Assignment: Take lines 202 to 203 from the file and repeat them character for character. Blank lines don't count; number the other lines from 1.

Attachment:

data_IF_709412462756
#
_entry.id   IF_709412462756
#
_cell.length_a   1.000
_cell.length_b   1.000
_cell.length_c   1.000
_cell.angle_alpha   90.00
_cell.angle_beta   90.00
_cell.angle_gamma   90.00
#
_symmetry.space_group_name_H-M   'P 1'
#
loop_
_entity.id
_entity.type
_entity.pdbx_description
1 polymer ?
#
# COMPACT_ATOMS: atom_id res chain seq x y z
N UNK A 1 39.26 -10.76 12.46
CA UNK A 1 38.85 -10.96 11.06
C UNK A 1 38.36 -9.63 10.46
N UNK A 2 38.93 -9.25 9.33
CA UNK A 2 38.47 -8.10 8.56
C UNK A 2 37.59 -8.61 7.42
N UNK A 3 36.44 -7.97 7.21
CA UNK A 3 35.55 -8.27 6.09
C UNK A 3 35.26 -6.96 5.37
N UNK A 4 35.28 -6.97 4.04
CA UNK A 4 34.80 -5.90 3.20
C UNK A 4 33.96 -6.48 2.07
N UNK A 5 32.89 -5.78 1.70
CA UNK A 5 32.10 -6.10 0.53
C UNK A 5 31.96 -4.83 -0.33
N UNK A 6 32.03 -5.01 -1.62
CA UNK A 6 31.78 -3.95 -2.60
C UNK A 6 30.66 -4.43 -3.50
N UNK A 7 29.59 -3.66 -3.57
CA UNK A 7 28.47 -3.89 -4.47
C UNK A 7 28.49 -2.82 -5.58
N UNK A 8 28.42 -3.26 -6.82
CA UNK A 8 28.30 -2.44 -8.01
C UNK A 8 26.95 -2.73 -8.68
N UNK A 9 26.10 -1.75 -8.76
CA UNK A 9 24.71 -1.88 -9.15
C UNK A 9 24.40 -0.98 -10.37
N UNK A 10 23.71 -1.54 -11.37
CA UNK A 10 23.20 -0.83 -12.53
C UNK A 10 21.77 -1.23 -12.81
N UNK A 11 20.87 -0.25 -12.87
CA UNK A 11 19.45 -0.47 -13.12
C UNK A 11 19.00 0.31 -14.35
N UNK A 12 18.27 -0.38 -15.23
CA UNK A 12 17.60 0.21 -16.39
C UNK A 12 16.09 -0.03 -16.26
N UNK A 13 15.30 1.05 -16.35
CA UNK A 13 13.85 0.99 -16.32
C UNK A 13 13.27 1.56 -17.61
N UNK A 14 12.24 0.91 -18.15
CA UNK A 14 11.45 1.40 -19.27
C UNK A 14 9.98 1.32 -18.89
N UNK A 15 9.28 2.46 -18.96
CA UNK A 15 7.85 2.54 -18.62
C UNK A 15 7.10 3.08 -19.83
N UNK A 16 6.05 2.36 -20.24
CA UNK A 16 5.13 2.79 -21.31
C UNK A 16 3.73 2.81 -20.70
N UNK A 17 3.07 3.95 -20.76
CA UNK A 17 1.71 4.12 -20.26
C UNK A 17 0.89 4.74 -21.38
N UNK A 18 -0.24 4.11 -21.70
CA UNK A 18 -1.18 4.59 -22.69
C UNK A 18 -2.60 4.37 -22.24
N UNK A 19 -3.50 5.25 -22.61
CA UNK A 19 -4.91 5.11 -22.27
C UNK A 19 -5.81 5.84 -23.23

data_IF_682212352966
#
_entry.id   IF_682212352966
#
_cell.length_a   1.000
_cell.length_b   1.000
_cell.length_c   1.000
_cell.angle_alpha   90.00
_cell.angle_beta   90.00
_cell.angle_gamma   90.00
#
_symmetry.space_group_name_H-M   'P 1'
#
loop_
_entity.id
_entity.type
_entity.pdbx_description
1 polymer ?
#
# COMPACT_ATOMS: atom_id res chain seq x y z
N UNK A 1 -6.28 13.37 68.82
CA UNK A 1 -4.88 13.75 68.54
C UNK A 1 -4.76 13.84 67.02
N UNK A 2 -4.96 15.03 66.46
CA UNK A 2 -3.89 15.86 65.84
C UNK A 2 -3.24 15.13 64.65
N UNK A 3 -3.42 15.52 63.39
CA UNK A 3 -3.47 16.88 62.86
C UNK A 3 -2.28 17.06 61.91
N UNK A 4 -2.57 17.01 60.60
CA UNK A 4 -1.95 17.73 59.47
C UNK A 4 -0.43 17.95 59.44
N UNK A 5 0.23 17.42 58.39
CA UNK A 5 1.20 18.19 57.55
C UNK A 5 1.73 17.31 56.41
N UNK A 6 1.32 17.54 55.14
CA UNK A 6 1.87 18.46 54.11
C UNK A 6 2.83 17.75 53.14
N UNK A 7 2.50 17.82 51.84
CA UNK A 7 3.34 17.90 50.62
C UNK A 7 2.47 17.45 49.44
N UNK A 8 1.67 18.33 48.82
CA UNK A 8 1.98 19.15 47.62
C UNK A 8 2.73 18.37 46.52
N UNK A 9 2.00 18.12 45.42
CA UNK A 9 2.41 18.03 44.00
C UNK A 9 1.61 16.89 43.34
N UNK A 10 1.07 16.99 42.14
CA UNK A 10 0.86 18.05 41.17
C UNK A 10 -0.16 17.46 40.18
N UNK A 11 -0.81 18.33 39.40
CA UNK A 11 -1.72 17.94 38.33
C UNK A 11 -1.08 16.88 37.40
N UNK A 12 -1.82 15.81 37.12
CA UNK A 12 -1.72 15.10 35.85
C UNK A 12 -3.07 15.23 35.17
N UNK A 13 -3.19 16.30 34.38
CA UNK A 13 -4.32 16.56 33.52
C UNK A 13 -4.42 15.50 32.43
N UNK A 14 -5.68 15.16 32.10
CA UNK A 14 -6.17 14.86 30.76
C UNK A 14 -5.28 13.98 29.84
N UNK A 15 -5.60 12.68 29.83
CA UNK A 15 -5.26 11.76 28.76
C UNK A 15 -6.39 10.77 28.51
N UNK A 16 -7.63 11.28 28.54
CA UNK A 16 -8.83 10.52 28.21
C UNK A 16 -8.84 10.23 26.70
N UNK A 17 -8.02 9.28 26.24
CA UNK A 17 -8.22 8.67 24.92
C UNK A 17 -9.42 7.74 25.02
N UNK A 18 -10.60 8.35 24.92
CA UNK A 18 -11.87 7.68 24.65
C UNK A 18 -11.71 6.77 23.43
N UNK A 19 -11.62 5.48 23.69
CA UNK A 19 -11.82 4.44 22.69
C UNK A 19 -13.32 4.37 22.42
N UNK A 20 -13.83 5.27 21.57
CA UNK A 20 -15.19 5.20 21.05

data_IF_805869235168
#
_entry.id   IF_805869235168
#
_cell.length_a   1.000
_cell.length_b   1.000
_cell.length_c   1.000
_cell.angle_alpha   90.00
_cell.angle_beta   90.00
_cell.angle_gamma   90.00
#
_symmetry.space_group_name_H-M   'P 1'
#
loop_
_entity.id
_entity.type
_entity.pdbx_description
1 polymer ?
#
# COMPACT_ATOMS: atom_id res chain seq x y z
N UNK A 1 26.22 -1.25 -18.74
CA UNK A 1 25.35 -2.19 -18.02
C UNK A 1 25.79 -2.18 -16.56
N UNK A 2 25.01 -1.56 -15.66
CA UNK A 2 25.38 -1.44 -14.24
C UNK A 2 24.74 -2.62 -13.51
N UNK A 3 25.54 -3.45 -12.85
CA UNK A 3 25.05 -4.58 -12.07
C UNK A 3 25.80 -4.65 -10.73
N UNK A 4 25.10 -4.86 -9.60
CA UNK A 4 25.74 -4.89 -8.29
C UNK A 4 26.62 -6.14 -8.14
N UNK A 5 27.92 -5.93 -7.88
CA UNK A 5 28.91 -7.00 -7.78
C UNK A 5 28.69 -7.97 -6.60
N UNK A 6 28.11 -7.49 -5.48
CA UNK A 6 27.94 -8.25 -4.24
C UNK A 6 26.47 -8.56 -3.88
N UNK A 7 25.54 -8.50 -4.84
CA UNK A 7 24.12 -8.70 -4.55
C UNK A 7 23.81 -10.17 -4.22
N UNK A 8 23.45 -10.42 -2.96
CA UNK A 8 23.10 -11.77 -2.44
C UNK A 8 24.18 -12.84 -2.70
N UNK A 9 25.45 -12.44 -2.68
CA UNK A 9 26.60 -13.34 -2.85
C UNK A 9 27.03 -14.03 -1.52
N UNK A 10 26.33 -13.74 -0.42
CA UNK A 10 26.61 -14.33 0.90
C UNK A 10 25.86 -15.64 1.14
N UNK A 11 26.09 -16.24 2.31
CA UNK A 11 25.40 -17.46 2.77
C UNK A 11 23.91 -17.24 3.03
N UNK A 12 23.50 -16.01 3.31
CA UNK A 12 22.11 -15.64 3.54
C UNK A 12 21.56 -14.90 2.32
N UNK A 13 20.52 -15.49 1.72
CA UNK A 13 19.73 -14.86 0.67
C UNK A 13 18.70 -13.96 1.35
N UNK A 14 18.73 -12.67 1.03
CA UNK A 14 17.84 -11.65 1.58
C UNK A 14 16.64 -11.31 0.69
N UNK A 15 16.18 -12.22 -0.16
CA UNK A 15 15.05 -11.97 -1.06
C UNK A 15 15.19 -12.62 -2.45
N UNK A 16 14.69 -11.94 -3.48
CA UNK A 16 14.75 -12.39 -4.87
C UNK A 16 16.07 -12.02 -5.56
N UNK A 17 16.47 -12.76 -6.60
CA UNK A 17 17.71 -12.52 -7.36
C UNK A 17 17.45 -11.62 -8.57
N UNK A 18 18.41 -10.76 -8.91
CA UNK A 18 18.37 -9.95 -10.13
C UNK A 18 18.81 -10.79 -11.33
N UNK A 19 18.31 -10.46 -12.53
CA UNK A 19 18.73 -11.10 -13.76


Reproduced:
CA UNK A 9 26.60 -13.34 -2.85
C UNK A 9 27.03 -14.03 -1.52